Watch Your Back:
How to Avoid the Most Dangerous Moments in Daily Life
by Roger Eckstine
Skyhorse Publishing (Sept. 20, 2016)
8”x10” Paperback, color illustrations, 192 pages
$17.99 paperback; $9.99 Kindle
Reviewed by Gila Hayes
A few weekends ago, I spent an enjoyable, rainy Sunday afternoon reading Roger Eckstein’s Watch Your Back: How to Avoid the Most Dangerous Moments in Daily Life. This book is an unusual treatment of the fundamentals of personal safety, written in an extremely cerebral manner, but then illustrated by real-life strategies. In his opening chapter, the author notes that Watch Your Back picks up and expands into personal defense topics that weren’t germane to his Shooter’s Bible title, Guide to Home Defense. This book’s academic approach is offset with lavish color photos and by examples from many other life pursuits, like safety equipment embraced by race car drivers, for example.
The first step in personal safety, Eckstein asserts, is to preempt the danger entirely. Smart drivers do this daily, he illustrates. To avoid being overwhelmed and failing to act, put preemptive strategies into play one simple step at a time. This also bypasses the aversion some have to acknowledging danger, because each step is small and simple. Among key elements taught, he stresses that in order for preemptive safety steps to be effective, consistent implementation is required and he recommends making precautions a habit, so the reader is ready should self defense become necessary.
Teaching by dissecting specific situations is an interesting strategy and Eckstein uses it well. For example, he details countering the dangers of showing and selling real estate. In addition to spelling out safe ways to meet the prospective buyer, cull out predators before going to a property with them, and safely host open houses, he explains that most predators work by separating the victim from the “herd,” and they make good use of isolation. Protective strategies highlighted are specific to real estate sales work, but the principles have broader applications.
A great majority of Watch Your Back’s instruction deals with safety in and around cars. That’s valuable, in light of how much time most people spend in traffic. Even something as mundane as a stop for fuel presents opportunities for thieves, and Eckstein teaches habits that preempt being the victim. He explains really seeing what is around you instead of just giving a perfunctory scan, and illustrates red flags that recommend driving past one gas station to a safer one. Of course, being able to pick the safest area requires stopping long before the tank is empty, another aspect of preparedness. He outlines streamlining steps like paying at the pump that require close attention, during which your attention to the small read-out screen makes you vulnerable to a surprise attack.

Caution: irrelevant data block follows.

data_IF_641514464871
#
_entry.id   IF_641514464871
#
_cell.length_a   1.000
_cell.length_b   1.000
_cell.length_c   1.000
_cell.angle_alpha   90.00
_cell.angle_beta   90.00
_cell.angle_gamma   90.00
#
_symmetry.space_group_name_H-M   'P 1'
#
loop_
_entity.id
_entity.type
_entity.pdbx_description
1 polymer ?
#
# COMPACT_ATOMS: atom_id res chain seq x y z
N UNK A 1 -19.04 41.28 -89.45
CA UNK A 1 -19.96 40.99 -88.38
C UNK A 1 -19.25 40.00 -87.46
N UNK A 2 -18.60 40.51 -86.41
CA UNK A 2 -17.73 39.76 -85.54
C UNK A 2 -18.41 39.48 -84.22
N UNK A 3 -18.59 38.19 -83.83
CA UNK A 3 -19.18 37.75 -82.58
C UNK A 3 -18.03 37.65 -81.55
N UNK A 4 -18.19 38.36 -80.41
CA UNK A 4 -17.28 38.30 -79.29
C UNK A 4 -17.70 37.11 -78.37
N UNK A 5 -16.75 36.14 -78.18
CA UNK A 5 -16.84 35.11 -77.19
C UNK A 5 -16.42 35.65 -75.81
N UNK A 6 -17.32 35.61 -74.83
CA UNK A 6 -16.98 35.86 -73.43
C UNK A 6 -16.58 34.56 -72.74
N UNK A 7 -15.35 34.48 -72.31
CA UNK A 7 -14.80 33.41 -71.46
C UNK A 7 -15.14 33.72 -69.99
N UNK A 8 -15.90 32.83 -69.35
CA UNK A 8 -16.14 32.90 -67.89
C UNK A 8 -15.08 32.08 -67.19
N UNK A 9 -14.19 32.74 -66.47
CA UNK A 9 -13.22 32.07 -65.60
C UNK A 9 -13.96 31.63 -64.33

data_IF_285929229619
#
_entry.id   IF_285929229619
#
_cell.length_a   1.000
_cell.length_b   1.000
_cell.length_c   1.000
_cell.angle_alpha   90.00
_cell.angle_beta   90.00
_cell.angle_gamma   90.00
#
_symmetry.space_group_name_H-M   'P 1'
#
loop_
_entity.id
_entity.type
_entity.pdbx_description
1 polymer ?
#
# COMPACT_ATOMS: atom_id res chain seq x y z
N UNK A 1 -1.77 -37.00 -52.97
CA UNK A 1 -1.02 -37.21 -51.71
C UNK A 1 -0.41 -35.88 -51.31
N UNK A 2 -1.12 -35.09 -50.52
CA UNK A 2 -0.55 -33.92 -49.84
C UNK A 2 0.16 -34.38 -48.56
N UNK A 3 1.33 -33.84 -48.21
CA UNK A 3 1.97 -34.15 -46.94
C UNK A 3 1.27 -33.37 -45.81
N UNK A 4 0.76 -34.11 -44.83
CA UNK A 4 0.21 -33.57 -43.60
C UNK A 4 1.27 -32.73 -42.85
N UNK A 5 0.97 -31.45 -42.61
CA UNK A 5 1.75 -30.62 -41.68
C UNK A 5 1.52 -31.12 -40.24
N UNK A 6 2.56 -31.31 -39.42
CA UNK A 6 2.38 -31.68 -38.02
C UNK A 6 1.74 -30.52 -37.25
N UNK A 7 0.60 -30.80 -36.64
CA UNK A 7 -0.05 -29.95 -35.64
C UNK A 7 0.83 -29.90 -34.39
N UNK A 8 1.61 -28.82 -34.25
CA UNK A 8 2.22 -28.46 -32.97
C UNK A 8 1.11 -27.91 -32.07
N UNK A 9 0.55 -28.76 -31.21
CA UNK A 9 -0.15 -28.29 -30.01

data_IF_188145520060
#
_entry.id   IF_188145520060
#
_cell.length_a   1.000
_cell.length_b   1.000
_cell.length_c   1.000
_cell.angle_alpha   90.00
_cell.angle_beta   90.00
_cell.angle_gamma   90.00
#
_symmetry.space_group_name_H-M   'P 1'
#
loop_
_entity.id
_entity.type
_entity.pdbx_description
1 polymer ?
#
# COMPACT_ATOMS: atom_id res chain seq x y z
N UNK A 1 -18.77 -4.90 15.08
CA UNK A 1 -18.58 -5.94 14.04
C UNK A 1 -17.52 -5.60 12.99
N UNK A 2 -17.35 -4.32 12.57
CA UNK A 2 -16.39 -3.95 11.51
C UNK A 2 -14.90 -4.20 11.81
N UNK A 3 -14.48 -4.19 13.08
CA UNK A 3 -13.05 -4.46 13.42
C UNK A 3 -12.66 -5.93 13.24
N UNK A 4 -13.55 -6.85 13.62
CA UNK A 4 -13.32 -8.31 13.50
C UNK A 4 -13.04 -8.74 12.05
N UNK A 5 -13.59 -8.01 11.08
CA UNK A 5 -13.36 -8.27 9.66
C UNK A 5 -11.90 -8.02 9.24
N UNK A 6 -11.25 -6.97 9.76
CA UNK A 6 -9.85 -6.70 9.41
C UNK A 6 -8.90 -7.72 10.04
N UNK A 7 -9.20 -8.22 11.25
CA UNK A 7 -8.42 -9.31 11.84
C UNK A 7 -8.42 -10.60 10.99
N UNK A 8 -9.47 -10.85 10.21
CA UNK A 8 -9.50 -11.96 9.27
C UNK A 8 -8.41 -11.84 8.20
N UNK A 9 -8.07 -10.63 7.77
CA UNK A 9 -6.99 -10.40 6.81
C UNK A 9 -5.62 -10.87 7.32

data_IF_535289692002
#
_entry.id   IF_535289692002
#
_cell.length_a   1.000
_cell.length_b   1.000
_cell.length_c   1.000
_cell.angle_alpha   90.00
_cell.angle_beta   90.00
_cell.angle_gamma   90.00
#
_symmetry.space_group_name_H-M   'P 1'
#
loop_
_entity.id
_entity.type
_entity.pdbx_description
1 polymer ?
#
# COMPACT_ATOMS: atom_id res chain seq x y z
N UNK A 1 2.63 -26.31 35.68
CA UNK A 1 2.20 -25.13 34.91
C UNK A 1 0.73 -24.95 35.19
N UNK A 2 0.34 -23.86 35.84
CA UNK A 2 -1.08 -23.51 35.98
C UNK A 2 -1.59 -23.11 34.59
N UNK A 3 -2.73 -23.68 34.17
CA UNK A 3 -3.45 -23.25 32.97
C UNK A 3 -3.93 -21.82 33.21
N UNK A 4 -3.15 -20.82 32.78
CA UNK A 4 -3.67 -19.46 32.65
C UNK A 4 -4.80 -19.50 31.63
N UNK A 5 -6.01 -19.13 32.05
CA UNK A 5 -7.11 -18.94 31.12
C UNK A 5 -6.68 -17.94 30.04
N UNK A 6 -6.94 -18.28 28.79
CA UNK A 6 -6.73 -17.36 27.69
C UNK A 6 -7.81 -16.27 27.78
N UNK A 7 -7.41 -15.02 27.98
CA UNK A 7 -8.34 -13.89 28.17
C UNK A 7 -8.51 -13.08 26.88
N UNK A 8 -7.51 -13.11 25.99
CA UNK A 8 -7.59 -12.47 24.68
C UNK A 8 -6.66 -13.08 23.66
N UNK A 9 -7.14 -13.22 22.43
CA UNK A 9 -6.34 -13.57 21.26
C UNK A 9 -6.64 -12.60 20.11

Eckstein commits a considerable number of pages to the mitigating hazards attached to taxi and limo driving, but the lessons are interesting and can be adapted by anyone who uses a car. When he recommends a thorough scan before getting out of the car, he explains, “You must train yourself to comprehend and react to what you see. This means becoming more judgmental.” The driving chapter, like the others, closes with a great synopsis the reader can convert into reminders on which to build new safety habits.
Is it safer to stay in the car or get out at certain venues? Eckstein explores risks assumed when we use conveniences like fast food, drive through banking, dry cleaner pick up and drop off windows, or if we just stop and jump out of the car to drop off mail or a movie, for example. When entering a parking lot, drive around and scrutinize nearby people, “like a suitor asking permission to take your daughter on her first date,” he illustrates. If your first scan doesn’t turn up any red flags, look a second time and concentrate harder, he adds.
Additional chapters discuss handgun selection, safety and accuracy, road rage dangers, fender bender melt-downs, learning to maintain composure and control under threatening circumstances, various degrees of armoring for the vehicle itself, fitting out an emergency bag for vehicle carry, and surviving terrorists or active shooters in “soft target” areas.
Watch Your Back is interesting reading and I took away several lessons that I will implement in my daily life.
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